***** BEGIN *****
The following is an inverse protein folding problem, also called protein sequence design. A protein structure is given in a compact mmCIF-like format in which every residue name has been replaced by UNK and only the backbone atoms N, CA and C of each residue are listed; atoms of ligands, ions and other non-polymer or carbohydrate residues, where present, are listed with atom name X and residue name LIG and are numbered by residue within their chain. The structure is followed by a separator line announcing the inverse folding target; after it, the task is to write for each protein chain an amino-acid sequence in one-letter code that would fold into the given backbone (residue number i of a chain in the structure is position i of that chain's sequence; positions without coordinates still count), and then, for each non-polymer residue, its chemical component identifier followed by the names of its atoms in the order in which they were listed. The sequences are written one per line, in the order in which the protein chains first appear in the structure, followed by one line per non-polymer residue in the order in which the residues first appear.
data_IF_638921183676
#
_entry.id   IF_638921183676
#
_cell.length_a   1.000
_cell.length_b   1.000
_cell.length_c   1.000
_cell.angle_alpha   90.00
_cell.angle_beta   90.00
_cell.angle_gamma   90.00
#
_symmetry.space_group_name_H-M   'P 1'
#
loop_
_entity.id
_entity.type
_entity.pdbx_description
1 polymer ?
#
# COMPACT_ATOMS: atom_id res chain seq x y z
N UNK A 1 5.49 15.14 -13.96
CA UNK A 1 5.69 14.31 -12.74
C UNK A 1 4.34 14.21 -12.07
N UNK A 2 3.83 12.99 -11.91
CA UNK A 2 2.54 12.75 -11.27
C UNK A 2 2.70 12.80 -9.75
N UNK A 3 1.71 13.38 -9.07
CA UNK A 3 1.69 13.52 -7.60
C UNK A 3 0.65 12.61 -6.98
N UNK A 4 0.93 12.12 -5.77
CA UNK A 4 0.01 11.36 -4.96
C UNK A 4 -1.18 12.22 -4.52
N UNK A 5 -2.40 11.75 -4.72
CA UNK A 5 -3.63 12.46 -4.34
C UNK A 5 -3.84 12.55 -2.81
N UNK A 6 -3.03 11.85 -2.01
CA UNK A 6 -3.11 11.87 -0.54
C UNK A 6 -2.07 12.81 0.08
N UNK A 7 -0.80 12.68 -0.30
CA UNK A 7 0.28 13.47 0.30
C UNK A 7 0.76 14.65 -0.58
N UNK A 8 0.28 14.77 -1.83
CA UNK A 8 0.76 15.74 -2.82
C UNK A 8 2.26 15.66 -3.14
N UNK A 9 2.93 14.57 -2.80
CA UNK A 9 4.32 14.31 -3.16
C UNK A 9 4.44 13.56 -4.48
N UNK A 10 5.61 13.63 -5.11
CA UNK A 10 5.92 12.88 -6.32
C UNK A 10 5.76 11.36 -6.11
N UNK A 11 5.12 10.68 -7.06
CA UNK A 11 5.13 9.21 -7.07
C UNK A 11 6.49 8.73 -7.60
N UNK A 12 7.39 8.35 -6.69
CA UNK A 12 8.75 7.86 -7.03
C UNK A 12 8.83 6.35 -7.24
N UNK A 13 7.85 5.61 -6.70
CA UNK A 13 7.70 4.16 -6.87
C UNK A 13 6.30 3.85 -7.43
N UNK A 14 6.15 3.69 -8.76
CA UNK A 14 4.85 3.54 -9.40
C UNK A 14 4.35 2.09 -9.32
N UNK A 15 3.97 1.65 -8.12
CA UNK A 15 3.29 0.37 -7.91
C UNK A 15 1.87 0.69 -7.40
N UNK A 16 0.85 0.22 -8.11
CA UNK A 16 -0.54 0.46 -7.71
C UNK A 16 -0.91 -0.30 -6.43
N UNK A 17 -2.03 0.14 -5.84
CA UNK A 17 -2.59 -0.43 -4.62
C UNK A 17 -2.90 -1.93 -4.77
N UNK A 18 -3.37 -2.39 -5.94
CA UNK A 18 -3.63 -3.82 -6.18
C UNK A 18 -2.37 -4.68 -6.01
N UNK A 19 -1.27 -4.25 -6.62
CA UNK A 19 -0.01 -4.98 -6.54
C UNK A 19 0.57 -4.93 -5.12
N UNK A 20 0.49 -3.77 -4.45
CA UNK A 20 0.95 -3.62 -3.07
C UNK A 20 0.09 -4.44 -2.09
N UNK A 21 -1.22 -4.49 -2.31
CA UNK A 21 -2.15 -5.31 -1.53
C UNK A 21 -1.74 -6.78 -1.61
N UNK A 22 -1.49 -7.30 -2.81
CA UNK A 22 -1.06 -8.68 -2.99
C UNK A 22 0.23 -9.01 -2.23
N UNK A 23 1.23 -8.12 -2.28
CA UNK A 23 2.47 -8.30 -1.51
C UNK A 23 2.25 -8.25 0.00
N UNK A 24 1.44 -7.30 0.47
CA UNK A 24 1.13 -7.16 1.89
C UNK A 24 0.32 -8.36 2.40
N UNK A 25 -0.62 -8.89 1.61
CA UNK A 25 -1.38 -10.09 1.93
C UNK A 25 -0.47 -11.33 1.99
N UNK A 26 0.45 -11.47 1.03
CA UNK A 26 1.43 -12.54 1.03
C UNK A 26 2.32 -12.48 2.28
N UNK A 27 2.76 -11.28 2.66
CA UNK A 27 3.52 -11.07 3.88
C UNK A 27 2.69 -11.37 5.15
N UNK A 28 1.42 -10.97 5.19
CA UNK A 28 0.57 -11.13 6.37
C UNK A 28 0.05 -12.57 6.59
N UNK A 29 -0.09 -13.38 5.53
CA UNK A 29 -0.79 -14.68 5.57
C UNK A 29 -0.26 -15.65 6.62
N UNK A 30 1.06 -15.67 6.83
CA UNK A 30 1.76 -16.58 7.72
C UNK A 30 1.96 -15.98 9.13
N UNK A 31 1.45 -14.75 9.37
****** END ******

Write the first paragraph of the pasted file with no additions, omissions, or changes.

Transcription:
The following is an inverse protein folding problem, also called protein sequence design. A protein structure is given in a compact mmCIF-like format in which every residue name has been replaced by UNK and only the backbone atoms N, CA and C of each residue are listed; atoms of ligands, ions and other non-polymer or carbohydrate residues, where present, are listed with atom name X and residue name LIG and are numbered by residue within their chain. The structure is followed by a separator line announcing the inverse folding target; after it, the task is to write for each protein chain an amino-acid sequence in one-letter code that would fold into the given backbone (residue number i of a chain in the structure is position i of that chain's sequence; positions without coordinates still count), and then, for each non-polymer residue, its chemical component identifier followed by the names of its atoms in the order in which they were listed. The sequences are written one per line, in the order in which the protein chains first appear in the structure, followed by one line per non-polymer residue in the order in which the residues first appear.